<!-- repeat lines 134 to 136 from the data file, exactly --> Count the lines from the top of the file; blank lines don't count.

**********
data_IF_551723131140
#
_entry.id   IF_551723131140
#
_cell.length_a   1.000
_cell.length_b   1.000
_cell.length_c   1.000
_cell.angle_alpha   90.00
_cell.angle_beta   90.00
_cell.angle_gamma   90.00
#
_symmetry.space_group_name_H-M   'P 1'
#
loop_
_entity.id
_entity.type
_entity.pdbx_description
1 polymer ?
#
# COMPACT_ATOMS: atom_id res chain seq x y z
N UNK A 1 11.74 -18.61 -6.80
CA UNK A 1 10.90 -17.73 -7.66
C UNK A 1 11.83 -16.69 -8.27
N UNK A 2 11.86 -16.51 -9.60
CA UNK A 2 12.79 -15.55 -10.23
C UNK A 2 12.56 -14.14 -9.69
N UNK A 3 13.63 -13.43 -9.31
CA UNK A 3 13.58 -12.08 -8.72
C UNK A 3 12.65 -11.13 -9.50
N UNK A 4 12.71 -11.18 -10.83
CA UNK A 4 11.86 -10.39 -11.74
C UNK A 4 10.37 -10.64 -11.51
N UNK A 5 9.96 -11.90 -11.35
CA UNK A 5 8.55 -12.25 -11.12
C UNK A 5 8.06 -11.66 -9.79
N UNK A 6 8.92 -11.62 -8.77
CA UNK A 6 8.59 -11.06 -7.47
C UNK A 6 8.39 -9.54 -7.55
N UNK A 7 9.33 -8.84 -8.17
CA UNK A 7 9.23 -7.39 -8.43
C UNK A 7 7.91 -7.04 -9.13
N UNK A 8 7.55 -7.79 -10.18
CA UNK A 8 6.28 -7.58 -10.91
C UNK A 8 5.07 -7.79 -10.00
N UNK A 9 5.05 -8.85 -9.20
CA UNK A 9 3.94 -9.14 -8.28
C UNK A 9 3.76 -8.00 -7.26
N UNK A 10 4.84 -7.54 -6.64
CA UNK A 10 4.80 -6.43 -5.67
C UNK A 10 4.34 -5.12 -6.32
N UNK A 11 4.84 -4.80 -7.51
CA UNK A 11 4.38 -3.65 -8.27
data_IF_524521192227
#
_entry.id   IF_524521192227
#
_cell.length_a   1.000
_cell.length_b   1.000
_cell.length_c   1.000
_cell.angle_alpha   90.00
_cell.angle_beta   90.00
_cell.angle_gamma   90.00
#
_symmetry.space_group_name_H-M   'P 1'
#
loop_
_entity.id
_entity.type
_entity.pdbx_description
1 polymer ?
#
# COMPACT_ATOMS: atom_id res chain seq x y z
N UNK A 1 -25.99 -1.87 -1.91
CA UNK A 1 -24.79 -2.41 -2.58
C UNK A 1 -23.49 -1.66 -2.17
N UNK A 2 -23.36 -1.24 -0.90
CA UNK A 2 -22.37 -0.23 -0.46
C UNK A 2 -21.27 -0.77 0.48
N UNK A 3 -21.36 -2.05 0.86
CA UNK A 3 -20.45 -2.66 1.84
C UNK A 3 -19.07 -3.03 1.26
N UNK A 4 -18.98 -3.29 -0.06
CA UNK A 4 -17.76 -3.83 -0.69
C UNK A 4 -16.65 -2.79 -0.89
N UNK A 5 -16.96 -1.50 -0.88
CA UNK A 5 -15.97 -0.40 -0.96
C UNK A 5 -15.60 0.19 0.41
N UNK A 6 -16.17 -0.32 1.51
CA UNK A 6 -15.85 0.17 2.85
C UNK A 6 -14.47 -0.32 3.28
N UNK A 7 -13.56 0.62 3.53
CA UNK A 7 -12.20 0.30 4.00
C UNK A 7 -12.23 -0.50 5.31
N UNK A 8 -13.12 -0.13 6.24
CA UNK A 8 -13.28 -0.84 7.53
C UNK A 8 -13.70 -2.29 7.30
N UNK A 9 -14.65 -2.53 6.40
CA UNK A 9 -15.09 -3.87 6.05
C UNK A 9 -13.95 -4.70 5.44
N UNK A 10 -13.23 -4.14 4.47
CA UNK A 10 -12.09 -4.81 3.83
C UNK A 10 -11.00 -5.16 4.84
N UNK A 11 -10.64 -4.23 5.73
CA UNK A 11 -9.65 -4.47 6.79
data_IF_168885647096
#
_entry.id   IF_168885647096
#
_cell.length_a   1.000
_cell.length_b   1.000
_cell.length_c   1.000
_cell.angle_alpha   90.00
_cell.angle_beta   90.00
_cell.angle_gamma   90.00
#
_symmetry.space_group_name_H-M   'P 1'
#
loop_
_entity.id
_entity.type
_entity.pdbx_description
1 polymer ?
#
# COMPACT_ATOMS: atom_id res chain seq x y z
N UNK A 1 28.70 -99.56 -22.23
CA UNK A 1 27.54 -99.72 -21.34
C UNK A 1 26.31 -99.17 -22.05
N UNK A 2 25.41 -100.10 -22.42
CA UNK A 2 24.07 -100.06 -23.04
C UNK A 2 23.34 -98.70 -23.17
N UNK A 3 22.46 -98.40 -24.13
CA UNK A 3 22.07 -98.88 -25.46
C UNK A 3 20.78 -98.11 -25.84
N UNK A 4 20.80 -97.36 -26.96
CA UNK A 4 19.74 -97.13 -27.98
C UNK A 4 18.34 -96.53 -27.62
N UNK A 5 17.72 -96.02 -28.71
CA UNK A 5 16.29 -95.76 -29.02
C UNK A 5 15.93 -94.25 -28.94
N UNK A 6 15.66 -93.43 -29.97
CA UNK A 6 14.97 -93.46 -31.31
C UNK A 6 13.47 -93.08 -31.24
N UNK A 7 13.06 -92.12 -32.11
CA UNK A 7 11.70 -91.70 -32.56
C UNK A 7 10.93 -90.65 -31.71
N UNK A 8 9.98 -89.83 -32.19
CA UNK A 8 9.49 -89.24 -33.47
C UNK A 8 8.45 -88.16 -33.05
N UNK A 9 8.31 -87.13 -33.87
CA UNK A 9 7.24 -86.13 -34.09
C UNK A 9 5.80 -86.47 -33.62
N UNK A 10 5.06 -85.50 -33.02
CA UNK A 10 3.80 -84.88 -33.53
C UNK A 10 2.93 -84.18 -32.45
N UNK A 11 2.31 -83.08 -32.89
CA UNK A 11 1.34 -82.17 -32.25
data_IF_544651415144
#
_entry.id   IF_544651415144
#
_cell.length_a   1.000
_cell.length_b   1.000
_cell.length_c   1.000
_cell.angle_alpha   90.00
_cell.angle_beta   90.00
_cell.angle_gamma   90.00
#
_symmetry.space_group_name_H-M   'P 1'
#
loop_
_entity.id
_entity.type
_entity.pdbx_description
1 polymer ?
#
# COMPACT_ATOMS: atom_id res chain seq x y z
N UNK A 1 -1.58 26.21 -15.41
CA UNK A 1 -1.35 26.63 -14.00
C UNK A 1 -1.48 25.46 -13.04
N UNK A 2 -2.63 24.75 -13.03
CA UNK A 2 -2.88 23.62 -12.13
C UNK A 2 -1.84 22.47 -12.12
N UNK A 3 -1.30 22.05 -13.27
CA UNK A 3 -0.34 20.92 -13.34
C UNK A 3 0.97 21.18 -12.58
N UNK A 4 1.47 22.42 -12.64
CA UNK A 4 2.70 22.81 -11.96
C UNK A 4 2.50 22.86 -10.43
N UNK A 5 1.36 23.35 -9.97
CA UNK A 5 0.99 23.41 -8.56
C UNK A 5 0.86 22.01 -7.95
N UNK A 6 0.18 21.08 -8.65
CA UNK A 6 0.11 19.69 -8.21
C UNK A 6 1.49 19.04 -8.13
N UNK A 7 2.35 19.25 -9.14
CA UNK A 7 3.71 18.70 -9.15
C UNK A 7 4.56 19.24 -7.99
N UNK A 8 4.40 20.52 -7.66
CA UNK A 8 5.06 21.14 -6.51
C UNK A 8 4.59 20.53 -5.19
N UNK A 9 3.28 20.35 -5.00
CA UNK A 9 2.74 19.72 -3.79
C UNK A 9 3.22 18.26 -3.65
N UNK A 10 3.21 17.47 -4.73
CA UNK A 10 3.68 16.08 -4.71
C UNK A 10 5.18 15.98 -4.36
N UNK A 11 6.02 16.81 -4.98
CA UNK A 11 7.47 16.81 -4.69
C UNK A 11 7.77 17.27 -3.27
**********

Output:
N UNK A 4 20.80 -97.36 -26.96
CA UNK A 4 19.74 -97.13 -27.98
C UNK A 4 18.34 -96.53 -27.62